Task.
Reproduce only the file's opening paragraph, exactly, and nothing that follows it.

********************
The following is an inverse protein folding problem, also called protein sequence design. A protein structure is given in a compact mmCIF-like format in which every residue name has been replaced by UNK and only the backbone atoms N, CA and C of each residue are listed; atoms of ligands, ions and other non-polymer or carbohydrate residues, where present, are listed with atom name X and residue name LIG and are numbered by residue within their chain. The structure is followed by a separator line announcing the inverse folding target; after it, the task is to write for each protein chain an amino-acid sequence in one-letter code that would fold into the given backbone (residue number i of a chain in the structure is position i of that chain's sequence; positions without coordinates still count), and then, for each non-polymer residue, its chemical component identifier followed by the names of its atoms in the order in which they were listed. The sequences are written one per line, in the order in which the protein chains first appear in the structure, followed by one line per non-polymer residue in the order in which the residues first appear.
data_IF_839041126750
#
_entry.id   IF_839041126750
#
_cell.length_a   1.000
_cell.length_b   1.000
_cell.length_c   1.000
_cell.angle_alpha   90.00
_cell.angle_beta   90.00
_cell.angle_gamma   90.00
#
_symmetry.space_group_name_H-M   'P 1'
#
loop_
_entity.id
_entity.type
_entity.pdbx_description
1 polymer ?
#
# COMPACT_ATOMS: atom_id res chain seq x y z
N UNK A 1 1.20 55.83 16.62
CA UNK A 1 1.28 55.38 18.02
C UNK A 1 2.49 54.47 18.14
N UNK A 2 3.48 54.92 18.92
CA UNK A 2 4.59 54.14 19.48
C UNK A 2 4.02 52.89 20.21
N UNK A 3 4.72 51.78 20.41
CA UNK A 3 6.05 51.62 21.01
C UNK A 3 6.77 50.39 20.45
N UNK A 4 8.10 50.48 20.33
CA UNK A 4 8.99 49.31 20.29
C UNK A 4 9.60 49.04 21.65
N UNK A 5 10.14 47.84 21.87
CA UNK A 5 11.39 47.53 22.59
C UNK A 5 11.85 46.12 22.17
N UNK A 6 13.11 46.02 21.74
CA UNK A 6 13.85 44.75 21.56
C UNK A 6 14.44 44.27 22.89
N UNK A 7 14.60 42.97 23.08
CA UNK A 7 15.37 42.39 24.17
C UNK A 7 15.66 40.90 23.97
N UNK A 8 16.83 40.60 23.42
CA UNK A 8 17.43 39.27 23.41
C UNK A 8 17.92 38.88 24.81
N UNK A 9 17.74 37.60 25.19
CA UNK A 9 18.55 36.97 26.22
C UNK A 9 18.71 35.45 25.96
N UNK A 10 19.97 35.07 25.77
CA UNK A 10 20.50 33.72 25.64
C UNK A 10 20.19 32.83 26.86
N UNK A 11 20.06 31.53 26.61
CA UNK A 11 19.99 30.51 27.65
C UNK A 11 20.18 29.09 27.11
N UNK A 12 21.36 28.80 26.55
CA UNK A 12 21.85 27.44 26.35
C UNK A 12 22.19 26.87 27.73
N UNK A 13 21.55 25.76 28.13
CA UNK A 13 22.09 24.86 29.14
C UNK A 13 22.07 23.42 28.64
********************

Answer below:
The following is an inverse protein folding problem, also called protein sequence design. A protein structure is given in a compact mmCIF-like format in which every residue name has been replaced by UNK and only the backbone atoms N, CA and C of each residue are listed; atoms of ligands, ions and other non-polymer or carbohydrate residues, where present, are listed with atom name X and residue name LIG and are numbered by residue within their chain. The structure is followed by a separator line announcing the inverse folding target; after it, the task is to write for each protein chain an amino-acid sequence in one-letter code that would fold into the given backbone (residue number i of a chain in the structure is position i of that chain's sequence; positions without coordinates still count), and then, for each non-polymer residue, its chemical component identifier followed by the names of its atoms in the order in which they were listed. The sequences are written one per line, in the order in which the protein chains first appear in the structure, followed by one line per non-polymer residue in the order in which the residues first appear.